If you or someone you love is struggling with Lou Gehrig’s disease, then you may appreciate this good news. On January 20, 2021, news was released that ALS patients would be able to get quicker access to Medicare and disability benefits than in the past.
The patients will no longer have a five-month waiting period that used to be required of ALS patients following their diagnoses. This is beneficial, since many people who are getting diagnosed are already struggling to work or have had to quit.
With job loss, disability benefits are vital
When someone has ALS, it’s likely that they will need to quit their jobs. Sometimes, they aren’t the only ones. Their adult children or spouses may need to stop working to become caregivers instead.
This can leave families in financial distress, which is why it was so important to have the five-month waiting period released. Though this has been approved, it will still take time for the Social Security Administration to set up its own procedures to implement the law.
The bill was supported by several associations and groups including The Muscular Dystrophy Association. Their combined goal was to eliminate the Social Security Disability Insurance waiting period, so patients and their families could get Medicare and financial support sooner to avoid financial devastation.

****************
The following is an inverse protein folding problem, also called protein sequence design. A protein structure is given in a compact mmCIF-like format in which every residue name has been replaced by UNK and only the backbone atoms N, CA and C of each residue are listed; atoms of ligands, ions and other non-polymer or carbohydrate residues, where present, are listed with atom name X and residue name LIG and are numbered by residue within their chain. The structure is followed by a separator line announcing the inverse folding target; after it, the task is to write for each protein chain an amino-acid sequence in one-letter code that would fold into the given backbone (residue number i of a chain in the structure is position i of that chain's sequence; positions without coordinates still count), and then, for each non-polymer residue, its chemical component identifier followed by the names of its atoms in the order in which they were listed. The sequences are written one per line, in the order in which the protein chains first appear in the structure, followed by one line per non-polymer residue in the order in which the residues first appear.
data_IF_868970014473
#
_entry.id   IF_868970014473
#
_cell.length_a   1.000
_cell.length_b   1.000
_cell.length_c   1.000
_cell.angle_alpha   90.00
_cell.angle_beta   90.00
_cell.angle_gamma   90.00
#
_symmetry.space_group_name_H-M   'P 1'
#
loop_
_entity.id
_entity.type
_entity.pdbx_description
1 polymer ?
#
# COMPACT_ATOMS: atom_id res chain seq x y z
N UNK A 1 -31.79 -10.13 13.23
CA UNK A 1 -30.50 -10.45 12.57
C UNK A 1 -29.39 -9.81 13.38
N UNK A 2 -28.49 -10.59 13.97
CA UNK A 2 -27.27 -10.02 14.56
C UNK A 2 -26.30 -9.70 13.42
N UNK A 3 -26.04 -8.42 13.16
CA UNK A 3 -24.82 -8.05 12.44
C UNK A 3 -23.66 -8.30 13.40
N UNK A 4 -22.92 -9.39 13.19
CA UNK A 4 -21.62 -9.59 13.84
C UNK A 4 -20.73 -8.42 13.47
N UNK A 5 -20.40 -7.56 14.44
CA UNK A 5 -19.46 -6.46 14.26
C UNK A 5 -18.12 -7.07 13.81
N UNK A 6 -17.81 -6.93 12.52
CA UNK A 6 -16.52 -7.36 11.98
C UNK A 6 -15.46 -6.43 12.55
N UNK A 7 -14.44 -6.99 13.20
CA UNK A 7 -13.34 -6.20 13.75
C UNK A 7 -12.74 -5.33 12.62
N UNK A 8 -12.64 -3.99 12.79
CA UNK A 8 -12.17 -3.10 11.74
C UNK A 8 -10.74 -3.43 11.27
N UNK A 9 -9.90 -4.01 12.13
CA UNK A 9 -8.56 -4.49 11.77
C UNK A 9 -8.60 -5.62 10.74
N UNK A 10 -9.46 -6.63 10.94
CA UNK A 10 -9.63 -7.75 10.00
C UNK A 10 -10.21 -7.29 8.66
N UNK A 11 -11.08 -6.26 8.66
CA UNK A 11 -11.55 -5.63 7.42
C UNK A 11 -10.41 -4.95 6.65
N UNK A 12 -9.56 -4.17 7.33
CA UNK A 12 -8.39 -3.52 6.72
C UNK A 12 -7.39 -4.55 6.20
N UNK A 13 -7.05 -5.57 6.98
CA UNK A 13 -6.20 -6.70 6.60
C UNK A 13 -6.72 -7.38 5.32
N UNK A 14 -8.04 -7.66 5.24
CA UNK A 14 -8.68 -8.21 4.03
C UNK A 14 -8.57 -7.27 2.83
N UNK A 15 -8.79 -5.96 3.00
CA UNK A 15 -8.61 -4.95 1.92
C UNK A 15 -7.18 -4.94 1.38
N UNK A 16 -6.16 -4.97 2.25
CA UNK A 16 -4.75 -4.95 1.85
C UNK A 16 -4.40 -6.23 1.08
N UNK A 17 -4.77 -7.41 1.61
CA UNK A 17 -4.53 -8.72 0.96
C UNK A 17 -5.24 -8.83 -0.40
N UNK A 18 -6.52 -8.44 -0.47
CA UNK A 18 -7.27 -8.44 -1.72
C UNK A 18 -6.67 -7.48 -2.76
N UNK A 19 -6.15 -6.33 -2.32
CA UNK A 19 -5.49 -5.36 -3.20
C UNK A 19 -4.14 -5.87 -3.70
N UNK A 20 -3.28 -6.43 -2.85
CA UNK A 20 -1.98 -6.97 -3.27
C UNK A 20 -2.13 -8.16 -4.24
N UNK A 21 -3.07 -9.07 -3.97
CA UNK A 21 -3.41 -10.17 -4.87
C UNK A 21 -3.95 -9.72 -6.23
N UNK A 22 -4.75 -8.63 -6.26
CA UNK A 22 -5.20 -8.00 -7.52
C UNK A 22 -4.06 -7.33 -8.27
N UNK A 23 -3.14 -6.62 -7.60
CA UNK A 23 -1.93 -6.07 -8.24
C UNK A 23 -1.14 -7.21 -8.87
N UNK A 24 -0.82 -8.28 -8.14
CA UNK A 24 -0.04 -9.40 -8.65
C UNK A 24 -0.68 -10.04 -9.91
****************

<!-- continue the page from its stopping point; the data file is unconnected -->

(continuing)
This single piece of legislation may branch off to help others as well. Senator Mike Lee from Utah stated that he would want to see the legislation include other conditions and pledged to continue working on it. He suggested using a similar process for illnesses with a life expectancy of under five years and no known cure.
Eliminating the waiting period matters for rapid illnesses
Rapid illnesses, like ALS, usually take lives within 10 years or less time. Getting benefits sooner is essential in those cases. The SSDI waiting period was designed to work as a gatekeeper, so that only those with illnesses lasting a year or longer would be served. This, some believe, no longer matters, since disability benefit roles have changed to require a condition to keep someone out of work for a year or to be terminal in nature.